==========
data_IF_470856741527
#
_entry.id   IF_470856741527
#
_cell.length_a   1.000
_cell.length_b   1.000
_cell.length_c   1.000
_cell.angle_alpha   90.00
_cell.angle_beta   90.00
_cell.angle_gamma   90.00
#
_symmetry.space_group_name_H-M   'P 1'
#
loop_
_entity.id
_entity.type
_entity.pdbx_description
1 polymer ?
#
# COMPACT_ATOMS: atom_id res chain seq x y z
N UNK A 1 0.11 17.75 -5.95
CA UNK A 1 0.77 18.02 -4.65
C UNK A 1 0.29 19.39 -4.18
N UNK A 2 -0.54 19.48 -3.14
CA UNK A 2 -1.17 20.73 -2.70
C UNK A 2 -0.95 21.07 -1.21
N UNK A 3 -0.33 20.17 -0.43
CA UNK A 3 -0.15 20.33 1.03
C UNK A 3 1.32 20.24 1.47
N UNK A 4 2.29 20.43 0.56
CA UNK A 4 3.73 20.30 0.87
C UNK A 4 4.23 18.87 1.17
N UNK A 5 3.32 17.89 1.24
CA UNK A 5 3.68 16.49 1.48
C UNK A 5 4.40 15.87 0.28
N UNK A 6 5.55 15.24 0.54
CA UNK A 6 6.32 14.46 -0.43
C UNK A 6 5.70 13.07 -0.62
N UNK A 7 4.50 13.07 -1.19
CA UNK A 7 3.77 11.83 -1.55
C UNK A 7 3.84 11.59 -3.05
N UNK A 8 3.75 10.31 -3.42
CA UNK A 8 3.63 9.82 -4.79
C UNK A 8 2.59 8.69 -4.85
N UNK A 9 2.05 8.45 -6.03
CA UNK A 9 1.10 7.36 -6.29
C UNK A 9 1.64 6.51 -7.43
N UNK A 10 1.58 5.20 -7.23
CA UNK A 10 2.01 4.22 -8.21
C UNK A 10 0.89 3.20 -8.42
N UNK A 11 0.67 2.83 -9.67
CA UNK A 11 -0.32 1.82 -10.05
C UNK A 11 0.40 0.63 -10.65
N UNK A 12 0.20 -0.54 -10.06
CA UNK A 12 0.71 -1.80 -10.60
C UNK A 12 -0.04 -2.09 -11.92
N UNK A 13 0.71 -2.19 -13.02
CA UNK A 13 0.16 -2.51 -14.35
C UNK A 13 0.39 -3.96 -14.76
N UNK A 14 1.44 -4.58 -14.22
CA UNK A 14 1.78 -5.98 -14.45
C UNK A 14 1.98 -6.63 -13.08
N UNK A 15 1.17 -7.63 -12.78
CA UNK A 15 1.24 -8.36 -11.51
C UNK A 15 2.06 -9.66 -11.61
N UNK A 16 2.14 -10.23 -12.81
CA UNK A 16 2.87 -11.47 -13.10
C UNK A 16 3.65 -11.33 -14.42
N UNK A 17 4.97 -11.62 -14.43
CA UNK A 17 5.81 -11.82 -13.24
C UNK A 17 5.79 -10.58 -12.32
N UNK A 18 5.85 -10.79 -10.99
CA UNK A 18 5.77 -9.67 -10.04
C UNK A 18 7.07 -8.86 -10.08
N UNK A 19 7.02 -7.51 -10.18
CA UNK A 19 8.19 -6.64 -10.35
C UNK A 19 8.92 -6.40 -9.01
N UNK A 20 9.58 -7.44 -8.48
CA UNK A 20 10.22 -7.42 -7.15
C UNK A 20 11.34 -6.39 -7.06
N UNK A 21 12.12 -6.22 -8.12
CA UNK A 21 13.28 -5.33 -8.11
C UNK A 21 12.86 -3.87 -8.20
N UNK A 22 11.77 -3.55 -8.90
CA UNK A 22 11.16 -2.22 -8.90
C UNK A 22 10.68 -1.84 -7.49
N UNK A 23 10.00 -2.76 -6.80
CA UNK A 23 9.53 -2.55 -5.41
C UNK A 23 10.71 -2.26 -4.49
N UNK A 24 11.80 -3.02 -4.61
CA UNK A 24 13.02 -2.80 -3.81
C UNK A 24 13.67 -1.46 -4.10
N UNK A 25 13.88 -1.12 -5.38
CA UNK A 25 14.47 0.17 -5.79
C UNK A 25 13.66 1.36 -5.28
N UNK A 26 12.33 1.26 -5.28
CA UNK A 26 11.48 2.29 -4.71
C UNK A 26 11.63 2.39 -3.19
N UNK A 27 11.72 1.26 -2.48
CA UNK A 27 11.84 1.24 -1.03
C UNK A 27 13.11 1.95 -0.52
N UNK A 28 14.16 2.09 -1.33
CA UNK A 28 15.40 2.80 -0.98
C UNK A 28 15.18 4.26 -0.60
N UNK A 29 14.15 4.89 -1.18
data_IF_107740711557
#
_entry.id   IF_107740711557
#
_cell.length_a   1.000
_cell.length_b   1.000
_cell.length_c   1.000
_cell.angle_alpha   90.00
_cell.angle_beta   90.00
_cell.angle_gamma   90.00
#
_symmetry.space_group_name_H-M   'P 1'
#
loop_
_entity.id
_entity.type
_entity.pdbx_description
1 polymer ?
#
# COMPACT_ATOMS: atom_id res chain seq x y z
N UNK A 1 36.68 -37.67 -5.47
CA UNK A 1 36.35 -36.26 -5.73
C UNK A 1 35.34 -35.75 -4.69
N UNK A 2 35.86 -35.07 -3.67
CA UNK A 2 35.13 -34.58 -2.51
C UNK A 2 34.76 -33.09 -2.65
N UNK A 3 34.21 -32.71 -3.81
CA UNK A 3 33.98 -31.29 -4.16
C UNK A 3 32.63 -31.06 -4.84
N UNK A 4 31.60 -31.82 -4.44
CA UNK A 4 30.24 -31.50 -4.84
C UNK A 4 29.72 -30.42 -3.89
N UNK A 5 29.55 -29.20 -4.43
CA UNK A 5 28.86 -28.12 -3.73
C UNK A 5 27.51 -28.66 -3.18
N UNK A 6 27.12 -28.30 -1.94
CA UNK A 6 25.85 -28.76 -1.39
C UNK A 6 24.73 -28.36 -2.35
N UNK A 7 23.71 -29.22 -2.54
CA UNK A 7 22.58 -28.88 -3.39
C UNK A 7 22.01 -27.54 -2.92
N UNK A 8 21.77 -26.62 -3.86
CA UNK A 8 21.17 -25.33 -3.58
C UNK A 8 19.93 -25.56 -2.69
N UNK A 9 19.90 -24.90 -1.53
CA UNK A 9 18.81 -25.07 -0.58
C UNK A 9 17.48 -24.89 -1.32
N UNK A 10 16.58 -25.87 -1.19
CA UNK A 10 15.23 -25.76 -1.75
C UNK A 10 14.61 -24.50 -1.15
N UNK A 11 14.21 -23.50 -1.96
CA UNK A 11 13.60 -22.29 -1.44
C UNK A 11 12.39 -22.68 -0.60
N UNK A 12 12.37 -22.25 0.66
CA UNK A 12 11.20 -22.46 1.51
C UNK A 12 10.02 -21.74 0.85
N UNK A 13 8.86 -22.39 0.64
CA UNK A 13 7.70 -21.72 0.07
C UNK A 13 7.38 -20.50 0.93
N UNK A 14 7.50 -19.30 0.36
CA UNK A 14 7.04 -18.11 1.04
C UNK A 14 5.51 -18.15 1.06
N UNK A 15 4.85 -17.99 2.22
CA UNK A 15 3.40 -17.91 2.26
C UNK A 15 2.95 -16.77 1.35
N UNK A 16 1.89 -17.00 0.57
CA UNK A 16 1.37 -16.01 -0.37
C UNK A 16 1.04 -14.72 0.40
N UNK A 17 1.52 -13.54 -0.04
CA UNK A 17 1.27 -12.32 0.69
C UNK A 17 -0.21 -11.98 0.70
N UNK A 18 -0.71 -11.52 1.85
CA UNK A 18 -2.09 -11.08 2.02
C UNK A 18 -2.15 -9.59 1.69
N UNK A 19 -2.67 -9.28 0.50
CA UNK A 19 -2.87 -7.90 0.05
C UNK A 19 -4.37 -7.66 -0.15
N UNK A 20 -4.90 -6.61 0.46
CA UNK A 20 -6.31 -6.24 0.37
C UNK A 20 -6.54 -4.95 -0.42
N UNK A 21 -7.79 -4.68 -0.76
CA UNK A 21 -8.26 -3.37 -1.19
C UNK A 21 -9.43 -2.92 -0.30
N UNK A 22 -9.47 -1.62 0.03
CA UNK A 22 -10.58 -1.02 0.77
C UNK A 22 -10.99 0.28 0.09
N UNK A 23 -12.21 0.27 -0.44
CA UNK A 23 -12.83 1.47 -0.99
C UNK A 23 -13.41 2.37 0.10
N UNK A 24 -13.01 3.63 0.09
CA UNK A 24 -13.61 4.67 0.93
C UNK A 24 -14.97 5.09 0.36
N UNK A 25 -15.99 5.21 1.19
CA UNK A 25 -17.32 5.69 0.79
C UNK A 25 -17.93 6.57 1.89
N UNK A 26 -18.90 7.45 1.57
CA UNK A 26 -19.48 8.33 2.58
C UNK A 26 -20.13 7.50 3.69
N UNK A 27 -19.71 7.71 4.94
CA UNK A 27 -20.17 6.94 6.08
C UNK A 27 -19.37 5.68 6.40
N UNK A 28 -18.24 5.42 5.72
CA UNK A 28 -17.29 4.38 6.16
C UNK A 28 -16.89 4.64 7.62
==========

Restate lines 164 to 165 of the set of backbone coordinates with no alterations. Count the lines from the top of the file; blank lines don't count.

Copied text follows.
C UNK A 13 7.38 -20.50 0.93
N UNK A 14 7.50 -19.30 0.36